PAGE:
21 Jun 2016
Thanks to Mat and everyone else who put so much effort into MacDevOps:YVR - it’s been awesome, and I can’t wait to come back next year. Here are my slides, and I’ll slim down the handout for use in the real world where you don’t have a room full of nerds hammering a single access point shortly and update this post.
01 Jun 2016
I’m pleased to announce that Imagr 1.1.1 is out! Why am I so happy? This is the first release that’s made up nearly all of community contributions. So many thanks to everyone who has helped out with code, documentation and filing bugs.
And if you’re going to be at MacDevOps:YVR in a few weeks, we’ll be taking a look at how to use some of these new features.
Find out more about this release over on GitHub.
11 May 2016
For one reason or another, I may need to stay out of the US for a bit this year, but that doesn’t mean I’m not going to be giving any talks - no siree!
In June, I’m going to be heading over to Vancouver for MacDevOps:YVR where I will be leading a workshop that will take you through getting started with Imagr, and I will also be sitting on a panel that is focusing on configuration management.
Then in October, I’ll be in Gothenburg for my first time at MacSysAdmin. This time I’ll be taking a different slant on Imagr - rather than looking at how you can get started, I’m going to stand up production quality services in 45 minutes.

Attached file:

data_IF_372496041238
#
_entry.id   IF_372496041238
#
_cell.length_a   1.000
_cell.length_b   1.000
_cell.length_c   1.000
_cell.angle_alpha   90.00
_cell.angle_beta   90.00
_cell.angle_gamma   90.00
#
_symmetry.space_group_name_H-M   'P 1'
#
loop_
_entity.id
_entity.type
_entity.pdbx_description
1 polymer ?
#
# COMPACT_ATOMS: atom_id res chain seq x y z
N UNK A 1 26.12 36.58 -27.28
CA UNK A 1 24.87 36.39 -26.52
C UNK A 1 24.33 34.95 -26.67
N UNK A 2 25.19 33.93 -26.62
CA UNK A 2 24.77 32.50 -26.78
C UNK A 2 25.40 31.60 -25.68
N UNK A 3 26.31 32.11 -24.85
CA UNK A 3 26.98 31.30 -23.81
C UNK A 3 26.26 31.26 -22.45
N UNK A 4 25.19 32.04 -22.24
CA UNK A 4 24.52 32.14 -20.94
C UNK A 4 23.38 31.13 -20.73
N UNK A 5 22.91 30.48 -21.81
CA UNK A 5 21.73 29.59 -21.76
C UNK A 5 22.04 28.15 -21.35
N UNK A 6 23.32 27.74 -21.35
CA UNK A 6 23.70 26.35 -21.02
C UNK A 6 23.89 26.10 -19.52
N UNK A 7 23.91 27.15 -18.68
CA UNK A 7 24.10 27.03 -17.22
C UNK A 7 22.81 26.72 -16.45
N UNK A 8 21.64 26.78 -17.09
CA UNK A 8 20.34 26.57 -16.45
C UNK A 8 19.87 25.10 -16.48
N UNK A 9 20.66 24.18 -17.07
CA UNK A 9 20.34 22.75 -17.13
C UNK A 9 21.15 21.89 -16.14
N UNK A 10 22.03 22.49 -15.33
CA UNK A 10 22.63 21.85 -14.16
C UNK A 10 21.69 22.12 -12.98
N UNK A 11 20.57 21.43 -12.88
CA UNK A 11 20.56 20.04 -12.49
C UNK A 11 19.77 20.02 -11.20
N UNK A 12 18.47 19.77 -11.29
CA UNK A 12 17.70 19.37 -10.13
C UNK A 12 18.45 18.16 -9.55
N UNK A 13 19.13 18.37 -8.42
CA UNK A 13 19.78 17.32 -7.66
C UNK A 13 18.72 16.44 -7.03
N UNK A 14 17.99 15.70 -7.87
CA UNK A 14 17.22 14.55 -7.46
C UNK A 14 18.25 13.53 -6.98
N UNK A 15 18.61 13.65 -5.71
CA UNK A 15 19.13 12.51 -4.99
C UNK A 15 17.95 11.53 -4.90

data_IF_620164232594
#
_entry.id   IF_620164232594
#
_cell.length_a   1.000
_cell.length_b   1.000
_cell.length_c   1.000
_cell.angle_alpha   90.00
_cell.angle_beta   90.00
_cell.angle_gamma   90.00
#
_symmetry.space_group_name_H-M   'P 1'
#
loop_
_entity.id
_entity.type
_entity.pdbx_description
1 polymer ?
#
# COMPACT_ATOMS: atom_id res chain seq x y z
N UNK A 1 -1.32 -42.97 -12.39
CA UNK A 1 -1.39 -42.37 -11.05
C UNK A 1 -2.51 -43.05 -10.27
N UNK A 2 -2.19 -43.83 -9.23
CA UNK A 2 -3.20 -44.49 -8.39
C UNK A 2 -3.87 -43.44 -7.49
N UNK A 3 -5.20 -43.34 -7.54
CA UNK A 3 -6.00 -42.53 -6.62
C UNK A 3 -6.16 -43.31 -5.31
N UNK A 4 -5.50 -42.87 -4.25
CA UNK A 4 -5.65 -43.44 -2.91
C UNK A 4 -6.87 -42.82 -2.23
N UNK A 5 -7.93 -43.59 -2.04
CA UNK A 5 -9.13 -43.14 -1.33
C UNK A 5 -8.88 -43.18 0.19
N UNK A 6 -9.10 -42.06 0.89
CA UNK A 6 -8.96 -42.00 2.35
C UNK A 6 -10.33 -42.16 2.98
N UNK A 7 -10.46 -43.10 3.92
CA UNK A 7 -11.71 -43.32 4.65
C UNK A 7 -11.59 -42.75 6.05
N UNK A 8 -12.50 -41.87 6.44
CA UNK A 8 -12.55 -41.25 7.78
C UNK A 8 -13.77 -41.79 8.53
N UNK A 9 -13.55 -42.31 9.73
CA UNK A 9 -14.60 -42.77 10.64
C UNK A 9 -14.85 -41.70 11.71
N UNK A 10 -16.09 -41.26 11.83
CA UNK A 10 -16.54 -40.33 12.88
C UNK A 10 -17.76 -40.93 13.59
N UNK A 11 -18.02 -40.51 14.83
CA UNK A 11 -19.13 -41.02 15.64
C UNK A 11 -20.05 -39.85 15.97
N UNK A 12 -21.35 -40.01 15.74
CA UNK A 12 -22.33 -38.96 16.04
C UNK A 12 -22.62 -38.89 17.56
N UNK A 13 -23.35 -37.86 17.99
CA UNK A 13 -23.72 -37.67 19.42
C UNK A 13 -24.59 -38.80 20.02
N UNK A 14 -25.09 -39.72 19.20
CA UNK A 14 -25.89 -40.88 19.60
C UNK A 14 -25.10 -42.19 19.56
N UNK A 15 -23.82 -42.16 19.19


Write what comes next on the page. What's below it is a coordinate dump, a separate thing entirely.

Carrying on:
I’m rather excited about visiting these two conferences for the first time, and I hope I’ll see some new faces as well as some old friends.
05 May 2016
I’ve been wanting to write this post ever since Rich Trouton wrote a similar one after MacADUK, but I finally got the kick to finally write it after I saw this job advert. That’s right, they want an experienced Mac admin who is willing to work for around what McDonald’s pay a trainee manager. If you are indeed starting out in your career supporting OS X, know that you don’t have to settle for appalling renumeration like that!
Ok, rant mode over. Here is the post I wish I’d read before I started doing all this 8 years ago.
30 Mar 2016
There are many ways of managing configuration profiles on OS X - you can use MDM, Munki or any one of the other many great tools. My preferred method however is using Puppet.
By using Puppet, I get access to it’s templating features, and I can let others in my team adjust exposed settings through Hiera.
This post will walk you through the development of a a simple Puppet module and how to test it on an OS X virtual machine.